In consequence of this difference, a woman who brings a personal problem to a man will likely be unsatisfied, perhaps even offended, by his response. “Fix the BLEEP!ing problem!” he will reply. He might even volunteer to do so himself. That won’t please her if what she wants is sympathy. Indeed, it might even induce her to perpetuate the problem deliberately until she can get some sympathy for it.
His frustration at having his inclination denied and his aptitude spurned will be as painful to him as her problem is to her. Possibly more so, as it amounts to a denial of his nature: a denigration of what he’s good at.
It’s one of the things driving an increasing number of men to go their own way.
Before the tide of propaganda condemning the traditional sex roles as “patriarchal oppression,” the phenomenon I’ve described above was far less important. Men had their duties and responsibilities; women had theirs. Men had their social circles; women had theirs. Men had their approaches to problems; women had theirs. Few women expected a man to treat a problem the way a woman does. Indeed, a sensible woman – and women were far more sensible back when – would bring a problem to her man only if she wanted it solved.
Such matters are torturous today for two reasons:
- Women are relentlessly propagandized from an early age to believe that they can do anything a man can do, and just as well, regardless of all the evidence to the contrary;
- Men are mercilessly browbeaten for being inclined to solve problems, and for being superior to women at the concentrated focus and logical thought processes problem-solving requires: i.e., for being men
Of course, to say that where a woman can hear is likely to reap the whirlwind. As women have a disproportionate degree of social and political power today, the consequences can be devastating.
Yet the psychological cleavage between the sexes persists. Why should we have expected anything else? Propaganda changes nothing. It doesn’t reduce women’s greater need for sympathy, or women’s superiority in providing it. The major difference today is that women have been deflected from their traditional roles in numbers so great that when she wants sympathy rather than a solution, the person nearest her will most likely be a man.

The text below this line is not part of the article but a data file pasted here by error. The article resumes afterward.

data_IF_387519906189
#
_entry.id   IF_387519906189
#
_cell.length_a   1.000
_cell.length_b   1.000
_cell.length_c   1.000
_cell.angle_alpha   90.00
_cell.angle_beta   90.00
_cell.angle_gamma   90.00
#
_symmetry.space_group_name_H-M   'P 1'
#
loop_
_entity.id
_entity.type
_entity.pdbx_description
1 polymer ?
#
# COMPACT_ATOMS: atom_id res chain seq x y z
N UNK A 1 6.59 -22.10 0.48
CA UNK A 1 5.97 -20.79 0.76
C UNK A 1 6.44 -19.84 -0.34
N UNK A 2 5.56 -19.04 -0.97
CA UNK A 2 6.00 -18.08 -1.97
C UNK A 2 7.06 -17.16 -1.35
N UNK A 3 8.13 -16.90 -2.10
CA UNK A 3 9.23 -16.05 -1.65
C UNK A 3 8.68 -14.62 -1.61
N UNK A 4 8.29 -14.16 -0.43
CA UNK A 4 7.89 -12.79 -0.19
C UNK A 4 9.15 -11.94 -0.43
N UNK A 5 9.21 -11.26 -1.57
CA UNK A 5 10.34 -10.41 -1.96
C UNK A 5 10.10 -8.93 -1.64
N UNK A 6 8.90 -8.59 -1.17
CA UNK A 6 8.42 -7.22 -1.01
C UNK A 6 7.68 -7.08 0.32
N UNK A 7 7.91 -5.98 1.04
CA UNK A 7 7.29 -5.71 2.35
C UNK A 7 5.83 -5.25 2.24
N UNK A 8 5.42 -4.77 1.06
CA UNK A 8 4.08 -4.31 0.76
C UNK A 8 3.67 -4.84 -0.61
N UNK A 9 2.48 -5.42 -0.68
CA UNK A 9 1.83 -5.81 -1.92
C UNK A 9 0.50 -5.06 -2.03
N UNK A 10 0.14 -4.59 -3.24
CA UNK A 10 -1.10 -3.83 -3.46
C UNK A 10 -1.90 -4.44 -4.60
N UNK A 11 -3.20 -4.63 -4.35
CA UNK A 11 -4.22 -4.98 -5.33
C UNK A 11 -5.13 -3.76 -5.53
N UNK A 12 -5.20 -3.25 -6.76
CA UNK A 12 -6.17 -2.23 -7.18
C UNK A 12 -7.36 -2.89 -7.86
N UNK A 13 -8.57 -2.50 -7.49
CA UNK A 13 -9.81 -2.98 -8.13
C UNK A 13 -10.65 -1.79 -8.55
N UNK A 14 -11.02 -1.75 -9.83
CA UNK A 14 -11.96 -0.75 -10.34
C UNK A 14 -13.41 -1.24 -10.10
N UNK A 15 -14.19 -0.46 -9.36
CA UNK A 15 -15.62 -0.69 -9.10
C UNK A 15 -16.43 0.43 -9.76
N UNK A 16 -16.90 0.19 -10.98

Quite a lot of marriages have been wrecked on that rock. It’s made harder to avoid by another contemporary tendency: her tendency to object to his having space, time, and friends of his own. Should he bridle at that and insist on his prerogatives, he could find himself on the receiving end of a ton of shit – a metric ton.
Our society having become what it is today, there’s nothing he can do about it. He cannot cure it, much as he’d like to. Yet enduring it is damned near impossible.
“What can’t be cured must be endured.” It’s a tautology, really. Nor does it address those cases where “enduring it” brings suffering one might find too great to support.
There are times it seems to me that no one is getting what he needs – “he” this time in the generic-singular sense that encompasses persons of both sexes. Men need to be appreciated and accepted for what we are; women need to be appreciated and accepted for what they are. The solution is in plain sight. It seems too obvious for words. Yet it’s been anathematized by forces determined to remake Mankind according to patterns utterly antithetical to the natures of the sexes.
As matters stand, the problem is insoluble. And it hurts like hell to have to admit it.
Time for Mass.